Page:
A negative Reputation puts you into the world of notoriety. Rather than having people offer you deals out of respect they will offer you things out of fear. It's up to you to decide which road you want to travel.
Along with Reputation comes Fame. When people think you are the fastest gun in the West they may stumble when dealing with you. Like Reputation you can expect great things to happen to you once you become famous.
Because Aces and Eights is a classless gaming system you might be wondering how you "advance" in the game. You advance by bettering your character.
Rewards can come in Monetary, experience and Building Points. Money is its own reward but what about the other two? As you get in more gun fights (assuming you live) you will benefit by losing those greenhorn jitters. Your shots will be steadier and your aiming will improve.
Building Points are earned when you achieve certain milestones of personal and professional growth.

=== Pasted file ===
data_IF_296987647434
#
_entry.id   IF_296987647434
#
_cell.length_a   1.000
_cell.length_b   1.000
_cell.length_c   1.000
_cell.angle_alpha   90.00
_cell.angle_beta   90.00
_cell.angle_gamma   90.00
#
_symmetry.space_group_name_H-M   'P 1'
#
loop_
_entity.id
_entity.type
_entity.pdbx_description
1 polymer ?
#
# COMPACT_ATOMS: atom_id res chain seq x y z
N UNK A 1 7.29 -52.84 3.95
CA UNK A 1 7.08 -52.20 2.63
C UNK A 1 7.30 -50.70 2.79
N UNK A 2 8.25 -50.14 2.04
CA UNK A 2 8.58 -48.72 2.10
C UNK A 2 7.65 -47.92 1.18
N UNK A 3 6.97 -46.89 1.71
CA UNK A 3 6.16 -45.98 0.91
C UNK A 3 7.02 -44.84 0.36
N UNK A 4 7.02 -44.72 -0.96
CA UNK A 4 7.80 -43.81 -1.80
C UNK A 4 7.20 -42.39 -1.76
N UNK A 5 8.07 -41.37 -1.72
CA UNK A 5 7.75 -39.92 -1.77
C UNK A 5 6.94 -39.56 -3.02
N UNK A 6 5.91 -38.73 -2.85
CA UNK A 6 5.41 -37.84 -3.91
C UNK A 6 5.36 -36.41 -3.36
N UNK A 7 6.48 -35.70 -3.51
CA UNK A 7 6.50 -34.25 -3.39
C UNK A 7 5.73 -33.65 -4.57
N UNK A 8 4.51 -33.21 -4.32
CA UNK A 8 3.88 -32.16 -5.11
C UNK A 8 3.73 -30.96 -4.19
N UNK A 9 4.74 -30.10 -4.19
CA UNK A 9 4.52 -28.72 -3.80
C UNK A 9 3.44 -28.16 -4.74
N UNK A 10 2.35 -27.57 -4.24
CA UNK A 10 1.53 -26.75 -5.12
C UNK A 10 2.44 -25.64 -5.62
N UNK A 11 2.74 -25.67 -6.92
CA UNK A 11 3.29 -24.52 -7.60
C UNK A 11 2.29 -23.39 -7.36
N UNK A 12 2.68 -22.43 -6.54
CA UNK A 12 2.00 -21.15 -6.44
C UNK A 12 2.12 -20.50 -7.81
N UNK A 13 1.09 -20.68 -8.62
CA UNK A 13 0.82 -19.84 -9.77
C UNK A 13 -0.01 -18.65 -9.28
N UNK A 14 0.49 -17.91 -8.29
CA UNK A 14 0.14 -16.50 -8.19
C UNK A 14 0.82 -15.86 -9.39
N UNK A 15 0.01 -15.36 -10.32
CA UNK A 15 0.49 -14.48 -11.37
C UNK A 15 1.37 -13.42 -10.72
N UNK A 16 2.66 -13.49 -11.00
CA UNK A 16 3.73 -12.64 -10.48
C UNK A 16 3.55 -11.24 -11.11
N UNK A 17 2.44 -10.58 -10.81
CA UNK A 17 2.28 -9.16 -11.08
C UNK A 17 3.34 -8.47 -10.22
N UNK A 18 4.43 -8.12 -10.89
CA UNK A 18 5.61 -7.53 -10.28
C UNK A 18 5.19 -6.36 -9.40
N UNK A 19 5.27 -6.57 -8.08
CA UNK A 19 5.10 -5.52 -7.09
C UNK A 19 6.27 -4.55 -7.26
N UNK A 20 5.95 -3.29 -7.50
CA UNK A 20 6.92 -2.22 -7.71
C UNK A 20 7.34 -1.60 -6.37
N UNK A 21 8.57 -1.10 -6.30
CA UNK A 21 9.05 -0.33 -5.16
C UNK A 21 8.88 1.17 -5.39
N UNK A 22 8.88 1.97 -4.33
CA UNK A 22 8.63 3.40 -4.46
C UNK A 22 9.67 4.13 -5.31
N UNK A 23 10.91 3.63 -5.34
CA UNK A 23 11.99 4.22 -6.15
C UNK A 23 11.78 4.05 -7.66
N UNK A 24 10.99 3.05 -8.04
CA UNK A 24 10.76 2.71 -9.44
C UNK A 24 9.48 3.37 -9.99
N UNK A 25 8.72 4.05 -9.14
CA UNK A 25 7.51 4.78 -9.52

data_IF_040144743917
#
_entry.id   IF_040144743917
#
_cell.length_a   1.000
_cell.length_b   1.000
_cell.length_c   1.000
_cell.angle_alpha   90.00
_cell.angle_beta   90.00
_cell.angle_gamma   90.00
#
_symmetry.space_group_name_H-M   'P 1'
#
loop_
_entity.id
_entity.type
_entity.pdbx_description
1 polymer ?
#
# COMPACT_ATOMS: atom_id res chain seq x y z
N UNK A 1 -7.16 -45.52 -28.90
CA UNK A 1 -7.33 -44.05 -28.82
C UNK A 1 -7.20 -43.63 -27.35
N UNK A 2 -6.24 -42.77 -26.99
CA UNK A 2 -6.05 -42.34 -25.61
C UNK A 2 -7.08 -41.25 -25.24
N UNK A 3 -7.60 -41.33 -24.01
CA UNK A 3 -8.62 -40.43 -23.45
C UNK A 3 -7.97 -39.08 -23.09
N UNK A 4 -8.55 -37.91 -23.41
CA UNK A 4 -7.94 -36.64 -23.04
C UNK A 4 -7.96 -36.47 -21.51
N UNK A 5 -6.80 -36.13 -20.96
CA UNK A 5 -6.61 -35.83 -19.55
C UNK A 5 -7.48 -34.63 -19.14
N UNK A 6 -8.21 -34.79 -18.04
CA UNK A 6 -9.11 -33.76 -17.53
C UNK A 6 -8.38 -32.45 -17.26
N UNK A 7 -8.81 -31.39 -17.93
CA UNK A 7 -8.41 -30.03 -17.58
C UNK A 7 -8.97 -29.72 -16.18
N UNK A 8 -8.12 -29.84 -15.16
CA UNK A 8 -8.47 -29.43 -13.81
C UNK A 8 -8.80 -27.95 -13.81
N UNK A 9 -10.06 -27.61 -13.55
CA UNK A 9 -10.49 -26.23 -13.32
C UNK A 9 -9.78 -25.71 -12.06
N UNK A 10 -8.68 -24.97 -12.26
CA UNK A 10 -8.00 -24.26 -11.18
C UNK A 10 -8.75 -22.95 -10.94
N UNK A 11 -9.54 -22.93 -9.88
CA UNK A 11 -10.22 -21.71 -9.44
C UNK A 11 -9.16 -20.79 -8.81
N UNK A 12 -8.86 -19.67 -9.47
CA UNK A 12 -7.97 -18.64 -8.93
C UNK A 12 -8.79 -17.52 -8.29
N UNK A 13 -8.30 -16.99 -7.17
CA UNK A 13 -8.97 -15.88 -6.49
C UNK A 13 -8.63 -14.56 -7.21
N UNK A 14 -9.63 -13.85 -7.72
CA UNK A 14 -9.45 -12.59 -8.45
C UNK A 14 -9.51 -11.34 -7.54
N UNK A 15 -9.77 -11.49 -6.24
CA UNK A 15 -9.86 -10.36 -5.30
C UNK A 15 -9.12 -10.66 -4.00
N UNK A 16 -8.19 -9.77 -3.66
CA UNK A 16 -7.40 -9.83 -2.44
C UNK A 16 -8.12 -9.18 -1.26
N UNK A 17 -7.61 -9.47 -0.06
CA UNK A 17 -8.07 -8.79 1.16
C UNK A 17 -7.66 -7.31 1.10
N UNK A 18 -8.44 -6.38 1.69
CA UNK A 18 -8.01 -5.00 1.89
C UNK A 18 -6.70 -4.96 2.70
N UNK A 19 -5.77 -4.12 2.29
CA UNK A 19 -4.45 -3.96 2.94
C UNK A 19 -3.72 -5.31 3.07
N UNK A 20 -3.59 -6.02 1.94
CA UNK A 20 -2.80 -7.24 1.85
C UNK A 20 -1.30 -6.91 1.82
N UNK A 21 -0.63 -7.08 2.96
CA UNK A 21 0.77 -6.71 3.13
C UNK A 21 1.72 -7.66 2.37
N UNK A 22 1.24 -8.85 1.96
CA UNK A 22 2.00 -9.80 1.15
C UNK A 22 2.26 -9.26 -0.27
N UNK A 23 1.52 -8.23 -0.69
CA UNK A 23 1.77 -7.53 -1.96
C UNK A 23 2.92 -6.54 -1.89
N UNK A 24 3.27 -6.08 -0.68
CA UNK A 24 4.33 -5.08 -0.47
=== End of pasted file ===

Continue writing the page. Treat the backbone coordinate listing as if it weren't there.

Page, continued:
Unlike the many fantasy role playing games on the market Aces and Eights does not pigeon hole you into a single class. If you start out as a gun fighter there is no reason you should stay one for the rest of your life. Instead you have the option to follow Profession Paths.
You might start out as a carpenter or a farmer before you get drafted into the army. You may then spend the next year as a soldier until something goes wrong and you find yourself picking up a new trade.
Either way, the job you choose to live by may change multiple times during the course of the campaign but it can not change during the course of a single game session.
Now that you've played through a few scenarios and had a few gunfights what do you do next? Up to now most of the rules in the book have covered combat and running a campaign, what could come next?